"Well in Africa they are selling arms, deploying troops and buying up mineral rights in Sudan, Congo, etc."
That is not interfering, Brad, as it is being done with the consent and cooperation of the governments involved. Is is a long way from the way we have conducted ourselves for the past several decades.
"Others have mentioned what is going on in southeast asia with territorial waters, partnerships with countries like Myanmar, etc. Sounds like they are using arms, military and money to develop relationships with questionable governments. Doesn't really seem much different than what we are doing in the US with our policy."
When is the last time China committed troops to combat? Aside from a brief foray into Viet Nam, Korea was their last combat operation, and that came only when US troops were at the Yalu River. If you do a little reading of Chinese history from the time of the first British incursions in the mid 18th century, you will quickly understand why they are so sensitive about Western meddling on their borders, as well as their desire to have a buffer of non threatening states. They have never attempted to project power far beyond their borders as we have been doing.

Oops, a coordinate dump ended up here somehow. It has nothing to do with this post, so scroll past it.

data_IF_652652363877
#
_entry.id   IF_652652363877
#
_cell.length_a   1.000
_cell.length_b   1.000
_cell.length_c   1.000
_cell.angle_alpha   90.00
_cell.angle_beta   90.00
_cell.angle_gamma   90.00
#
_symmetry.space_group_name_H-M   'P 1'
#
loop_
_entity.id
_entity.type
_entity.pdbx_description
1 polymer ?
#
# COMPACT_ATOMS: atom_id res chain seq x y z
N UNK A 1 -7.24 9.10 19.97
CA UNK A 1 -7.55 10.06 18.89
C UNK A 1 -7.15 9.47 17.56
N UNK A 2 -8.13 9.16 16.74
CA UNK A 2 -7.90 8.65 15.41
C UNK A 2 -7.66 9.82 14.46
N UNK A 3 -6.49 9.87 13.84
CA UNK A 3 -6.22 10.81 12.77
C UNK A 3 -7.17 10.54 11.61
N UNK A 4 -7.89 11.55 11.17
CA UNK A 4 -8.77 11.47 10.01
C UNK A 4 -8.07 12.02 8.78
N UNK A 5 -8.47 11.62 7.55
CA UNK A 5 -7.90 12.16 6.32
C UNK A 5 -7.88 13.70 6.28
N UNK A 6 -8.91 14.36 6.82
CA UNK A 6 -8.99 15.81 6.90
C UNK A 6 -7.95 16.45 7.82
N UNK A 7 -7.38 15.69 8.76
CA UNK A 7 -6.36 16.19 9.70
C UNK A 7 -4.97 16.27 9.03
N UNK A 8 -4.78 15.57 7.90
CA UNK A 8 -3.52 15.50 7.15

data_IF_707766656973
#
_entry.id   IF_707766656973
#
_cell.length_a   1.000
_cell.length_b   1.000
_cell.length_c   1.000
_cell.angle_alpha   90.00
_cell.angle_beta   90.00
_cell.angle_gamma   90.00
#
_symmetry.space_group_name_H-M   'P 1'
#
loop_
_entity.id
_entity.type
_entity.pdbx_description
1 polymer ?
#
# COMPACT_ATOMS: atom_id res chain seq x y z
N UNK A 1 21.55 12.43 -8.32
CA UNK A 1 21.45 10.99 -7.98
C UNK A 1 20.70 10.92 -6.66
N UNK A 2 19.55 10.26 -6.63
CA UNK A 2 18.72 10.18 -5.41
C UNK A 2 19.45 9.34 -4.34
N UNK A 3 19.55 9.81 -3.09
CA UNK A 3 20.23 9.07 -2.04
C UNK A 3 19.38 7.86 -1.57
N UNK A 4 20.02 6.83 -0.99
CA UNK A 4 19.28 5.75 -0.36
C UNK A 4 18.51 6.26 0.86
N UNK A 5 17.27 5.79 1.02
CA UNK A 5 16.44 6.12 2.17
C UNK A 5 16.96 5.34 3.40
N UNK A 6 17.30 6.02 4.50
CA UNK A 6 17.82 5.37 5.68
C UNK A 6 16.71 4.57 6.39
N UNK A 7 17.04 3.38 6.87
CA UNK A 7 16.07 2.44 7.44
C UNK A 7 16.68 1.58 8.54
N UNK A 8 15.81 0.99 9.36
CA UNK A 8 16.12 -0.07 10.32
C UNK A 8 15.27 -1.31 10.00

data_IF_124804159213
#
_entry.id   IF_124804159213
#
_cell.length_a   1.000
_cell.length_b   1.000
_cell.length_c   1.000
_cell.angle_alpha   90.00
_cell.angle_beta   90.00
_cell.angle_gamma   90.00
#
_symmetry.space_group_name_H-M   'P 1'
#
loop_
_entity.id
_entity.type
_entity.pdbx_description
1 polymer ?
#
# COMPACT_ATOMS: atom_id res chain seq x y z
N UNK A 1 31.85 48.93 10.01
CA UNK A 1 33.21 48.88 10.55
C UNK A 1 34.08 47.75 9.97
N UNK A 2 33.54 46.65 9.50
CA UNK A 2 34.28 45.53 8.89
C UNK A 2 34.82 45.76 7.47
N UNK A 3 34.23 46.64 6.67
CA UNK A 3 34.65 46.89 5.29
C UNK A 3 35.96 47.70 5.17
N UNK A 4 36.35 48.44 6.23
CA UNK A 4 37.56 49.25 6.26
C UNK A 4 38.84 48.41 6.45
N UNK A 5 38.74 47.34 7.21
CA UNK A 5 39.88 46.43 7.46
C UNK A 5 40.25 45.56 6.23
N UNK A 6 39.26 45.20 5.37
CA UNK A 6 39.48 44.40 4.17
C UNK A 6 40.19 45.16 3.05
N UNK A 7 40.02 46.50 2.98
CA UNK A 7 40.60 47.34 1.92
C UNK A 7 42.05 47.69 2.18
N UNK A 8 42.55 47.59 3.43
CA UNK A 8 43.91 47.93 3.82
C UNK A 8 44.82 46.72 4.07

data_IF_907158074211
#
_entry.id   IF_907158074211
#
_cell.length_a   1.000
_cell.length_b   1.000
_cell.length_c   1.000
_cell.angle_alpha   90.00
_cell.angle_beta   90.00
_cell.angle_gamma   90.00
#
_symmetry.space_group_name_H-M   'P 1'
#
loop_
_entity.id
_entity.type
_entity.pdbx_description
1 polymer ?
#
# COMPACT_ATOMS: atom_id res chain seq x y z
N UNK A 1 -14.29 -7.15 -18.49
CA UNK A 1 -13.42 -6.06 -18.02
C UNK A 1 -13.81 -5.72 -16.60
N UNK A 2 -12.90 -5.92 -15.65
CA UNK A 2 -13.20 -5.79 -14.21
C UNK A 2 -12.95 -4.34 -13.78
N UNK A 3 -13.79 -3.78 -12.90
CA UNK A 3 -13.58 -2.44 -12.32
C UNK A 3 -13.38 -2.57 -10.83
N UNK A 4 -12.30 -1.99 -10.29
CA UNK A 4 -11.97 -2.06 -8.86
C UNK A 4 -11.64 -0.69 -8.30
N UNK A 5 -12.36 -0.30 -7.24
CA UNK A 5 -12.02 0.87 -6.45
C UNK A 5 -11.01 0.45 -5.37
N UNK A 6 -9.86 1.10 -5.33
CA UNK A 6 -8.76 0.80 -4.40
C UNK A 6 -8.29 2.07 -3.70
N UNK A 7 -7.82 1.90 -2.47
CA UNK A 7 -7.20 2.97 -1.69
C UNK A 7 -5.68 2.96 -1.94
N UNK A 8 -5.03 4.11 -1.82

As for using arms, questional governments, etc, it is indeed much the same. However, we stand alone in being almost continually involved in combat operations or attempts at regime change by other means. There is a world of difference between trying to gain influence thru arms sales, bribery, economic aid, trade, etc, and imposing yourself by force of arms or economic sanctions.
"Why do you think Obama is doing a southeast asia tour including Myanmar. Trying to box China in." Yes, and it is highly unlikely to succeed. Indeed, as we pi$$ away our resources on useless wars, China is building the infrastructure of a super power. Efforts to "box them in" are ultimately doomed to failure.